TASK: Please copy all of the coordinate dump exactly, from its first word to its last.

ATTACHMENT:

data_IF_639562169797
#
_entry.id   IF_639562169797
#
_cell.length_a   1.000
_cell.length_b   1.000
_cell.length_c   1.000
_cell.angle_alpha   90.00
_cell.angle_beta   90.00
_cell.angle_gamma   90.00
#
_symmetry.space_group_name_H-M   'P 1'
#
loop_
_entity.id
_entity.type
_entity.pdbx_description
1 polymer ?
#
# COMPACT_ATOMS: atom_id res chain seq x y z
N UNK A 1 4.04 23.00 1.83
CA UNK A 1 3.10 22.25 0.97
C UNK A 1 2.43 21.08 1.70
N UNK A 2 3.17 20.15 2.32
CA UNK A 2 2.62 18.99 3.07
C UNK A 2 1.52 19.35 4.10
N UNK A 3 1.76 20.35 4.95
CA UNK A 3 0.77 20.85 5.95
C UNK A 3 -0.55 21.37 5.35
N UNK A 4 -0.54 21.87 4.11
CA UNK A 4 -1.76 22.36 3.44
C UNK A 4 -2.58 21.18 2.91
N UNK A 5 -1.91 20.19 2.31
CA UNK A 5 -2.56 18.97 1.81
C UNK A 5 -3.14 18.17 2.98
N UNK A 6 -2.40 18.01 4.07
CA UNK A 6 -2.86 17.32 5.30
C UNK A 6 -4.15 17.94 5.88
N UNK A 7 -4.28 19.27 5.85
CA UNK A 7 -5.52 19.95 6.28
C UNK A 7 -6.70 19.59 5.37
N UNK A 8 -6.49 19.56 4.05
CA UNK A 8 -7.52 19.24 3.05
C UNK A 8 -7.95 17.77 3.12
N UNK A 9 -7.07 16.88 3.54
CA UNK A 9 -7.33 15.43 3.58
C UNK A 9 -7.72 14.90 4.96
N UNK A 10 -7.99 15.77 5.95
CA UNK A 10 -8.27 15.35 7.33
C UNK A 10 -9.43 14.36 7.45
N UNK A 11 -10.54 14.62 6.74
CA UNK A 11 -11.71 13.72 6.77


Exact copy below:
data_IF_639562169797
#
_entry.id   IF_639562169797
#
_cell.length_a   1.000
_cell.length_b   1.000
_cell.length_c   1.000
_cell.angle_alpha   90.00
_cell.angle_beta   90.00
_cell.angle_gamma   90.00
#
_symmetry.space_group_name_H-M   'P 1'
#
loop_
_entity.id
_entity.type
_entity.pdbx_description
1 polymer ?
#
# COMPACT_ATOMS: atom_id res chain seq x y z
N UNK A 1 4.04 23.00 1.83
CA UNK A 1 3.10 22.25 0.97
C UNK A 1 2.43 21.08 1.70
N UNK A 2 3.17 20.15 2.32
CA UNK A 2 2.62 18.99 3.07
C UNK A 2 1.52 19.35 4.10
N UNK A 3 1.76 20.35 4.95
CA UNK A 3 0.77 20.85 5.95
C UNK A 3 -0.55 21.37 5.35
N UNK A 4 -0.54 21.87 4.11
CA UNK A 4 -1.76 22.36 3.44
C UNK A 4 -2.58 21.18 2.91
N UNK A 5 -1.91 20.19 2.31
CA UNK A 5 -2.56 18.97 1.81
C UNK A 5 -3.14 18.17 2.98
N UNK A 6 -2.40 18.01 4.07
CA UNK A 6 -2.86 17.32 5.30
C UNK A 6 -4.15 17.94 5.88
N UNK A 7 -4.28 19.27 5.85
CA UNK A 7 -5.52 19.95 6.28
C UNK A 7 -6.70 19.59 5.37
N UNK A 8 -6.49 19.56 4.05
CA UNK A 8 -7.52 19.24 3.05
C UNK A 8 -7.95 17.77 3.12
N UNK A 9 -7.07 16.88 3.54
CA UNK A 9 -7.33 15.43 3.58
C UNK A 9 -7.72 14.90 4.96
N UNK A 10 -7.99 15.77 5.95
CA UNK A 10 -8.27 15.35 7.33
C UNK A 10 -9.43 14.36 7.45
N UNK A 11 -10.54 14.62 6.74
CA UNK A 11 -11.71 13.72 6.77